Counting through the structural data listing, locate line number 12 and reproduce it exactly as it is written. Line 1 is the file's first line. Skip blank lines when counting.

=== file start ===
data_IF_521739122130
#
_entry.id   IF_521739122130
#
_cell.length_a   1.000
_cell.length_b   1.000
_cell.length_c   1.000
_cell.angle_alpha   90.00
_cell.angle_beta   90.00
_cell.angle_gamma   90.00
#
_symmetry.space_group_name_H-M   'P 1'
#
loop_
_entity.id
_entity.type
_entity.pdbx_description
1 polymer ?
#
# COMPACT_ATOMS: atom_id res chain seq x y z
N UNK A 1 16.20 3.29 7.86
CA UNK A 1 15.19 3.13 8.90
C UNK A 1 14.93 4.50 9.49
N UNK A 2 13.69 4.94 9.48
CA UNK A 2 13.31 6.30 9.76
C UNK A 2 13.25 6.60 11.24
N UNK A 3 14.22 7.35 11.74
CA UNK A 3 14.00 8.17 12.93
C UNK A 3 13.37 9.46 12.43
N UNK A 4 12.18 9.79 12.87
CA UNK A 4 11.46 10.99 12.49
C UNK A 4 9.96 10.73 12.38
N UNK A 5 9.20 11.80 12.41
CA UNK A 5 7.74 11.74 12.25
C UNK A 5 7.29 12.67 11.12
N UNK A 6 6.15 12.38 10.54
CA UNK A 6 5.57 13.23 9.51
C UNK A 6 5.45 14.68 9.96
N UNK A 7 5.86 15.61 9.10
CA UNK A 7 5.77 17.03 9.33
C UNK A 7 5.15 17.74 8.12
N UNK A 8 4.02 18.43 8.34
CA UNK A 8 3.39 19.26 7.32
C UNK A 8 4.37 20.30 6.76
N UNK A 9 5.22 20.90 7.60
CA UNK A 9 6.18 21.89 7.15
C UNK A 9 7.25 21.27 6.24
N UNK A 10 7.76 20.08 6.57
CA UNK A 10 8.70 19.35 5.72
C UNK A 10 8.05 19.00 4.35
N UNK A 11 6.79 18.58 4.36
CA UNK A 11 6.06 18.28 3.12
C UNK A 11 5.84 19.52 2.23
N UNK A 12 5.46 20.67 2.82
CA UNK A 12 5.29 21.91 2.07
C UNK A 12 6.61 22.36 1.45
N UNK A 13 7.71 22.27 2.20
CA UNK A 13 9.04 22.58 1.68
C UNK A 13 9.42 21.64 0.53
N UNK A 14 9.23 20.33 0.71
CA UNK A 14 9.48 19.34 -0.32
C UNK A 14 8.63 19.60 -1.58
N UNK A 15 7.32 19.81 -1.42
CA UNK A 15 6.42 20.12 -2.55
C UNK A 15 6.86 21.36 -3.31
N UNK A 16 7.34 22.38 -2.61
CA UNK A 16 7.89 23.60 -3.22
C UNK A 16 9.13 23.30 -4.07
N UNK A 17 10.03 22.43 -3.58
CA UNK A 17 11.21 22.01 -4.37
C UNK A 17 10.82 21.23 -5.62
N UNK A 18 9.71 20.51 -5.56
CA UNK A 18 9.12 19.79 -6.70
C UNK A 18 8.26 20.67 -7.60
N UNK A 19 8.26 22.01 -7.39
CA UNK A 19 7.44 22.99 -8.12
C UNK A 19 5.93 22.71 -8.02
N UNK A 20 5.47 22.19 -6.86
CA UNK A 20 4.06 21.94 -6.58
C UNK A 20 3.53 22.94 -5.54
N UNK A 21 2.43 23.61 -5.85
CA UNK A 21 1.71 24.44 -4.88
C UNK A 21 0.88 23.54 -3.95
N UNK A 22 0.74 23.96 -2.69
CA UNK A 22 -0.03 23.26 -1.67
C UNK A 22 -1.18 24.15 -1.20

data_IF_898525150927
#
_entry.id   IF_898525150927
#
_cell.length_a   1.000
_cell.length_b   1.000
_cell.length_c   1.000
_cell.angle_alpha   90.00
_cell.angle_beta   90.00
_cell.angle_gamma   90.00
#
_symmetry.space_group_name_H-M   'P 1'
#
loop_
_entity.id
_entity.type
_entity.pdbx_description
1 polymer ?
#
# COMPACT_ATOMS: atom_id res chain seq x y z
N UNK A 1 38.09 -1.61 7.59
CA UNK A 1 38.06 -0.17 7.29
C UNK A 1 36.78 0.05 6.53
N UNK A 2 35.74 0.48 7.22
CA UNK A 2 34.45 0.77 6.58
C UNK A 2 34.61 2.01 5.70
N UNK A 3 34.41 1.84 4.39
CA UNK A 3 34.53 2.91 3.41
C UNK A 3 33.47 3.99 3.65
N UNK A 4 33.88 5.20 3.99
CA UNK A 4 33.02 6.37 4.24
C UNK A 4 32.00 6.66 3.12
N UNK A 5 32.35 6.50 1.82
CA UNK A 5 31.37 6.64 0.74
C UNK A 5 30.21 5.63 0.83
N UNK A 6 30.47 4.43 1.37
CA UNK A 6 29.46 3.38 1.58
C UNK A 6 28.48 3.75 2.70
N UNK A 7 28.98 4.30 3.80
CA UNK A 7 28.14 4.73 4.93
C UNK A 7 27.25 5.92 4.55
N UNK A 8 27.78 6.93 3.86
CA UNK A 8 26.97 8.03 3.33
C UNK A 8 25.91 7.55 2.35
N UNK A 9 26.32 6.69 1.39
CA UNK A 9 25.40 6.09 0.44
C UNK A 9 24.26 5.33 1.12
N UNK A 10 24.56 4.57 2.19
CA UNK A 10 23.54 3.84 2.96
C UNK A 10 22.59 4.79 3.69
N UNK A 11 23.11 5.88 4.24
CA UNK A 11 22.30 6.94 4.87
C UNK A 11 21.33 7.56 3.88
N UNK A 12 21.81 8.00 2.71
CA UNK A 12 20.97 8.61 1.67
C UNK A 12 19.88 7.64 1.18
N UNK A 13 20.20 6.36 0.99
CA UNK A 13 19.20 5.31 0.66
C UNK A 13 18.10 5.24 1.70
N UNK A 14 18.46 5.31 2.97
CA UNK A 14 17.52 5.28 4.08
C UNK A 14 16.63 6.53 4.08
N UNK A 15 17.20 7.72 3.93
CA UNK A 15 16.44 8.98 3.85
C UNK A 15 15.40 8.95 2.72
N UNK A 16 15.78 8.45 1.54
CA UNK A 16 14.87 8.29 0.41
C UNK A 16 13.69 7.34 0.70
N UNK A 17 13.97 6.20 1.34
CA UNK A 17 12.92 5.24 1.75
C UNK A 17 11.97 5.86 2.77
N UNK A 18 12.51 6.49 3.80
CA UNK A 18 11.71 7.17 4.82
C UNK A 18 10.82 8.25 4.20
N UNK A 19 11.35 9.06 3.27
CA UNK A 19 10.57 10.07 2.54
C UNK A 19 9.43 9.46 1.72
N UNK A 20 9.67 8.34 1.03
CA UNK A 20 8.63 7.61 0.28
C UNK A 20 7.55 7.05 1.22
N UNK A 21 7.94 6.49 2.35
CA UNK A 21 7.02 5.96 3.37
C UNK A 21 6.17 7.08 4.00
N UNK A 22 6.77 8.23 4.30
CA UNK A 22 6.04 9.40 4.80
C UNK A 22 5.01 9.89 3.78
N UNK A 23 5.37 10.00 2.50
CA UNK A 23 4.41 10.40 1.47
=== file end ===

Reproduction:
_symmetry.space_group_name_H-M   'P 1'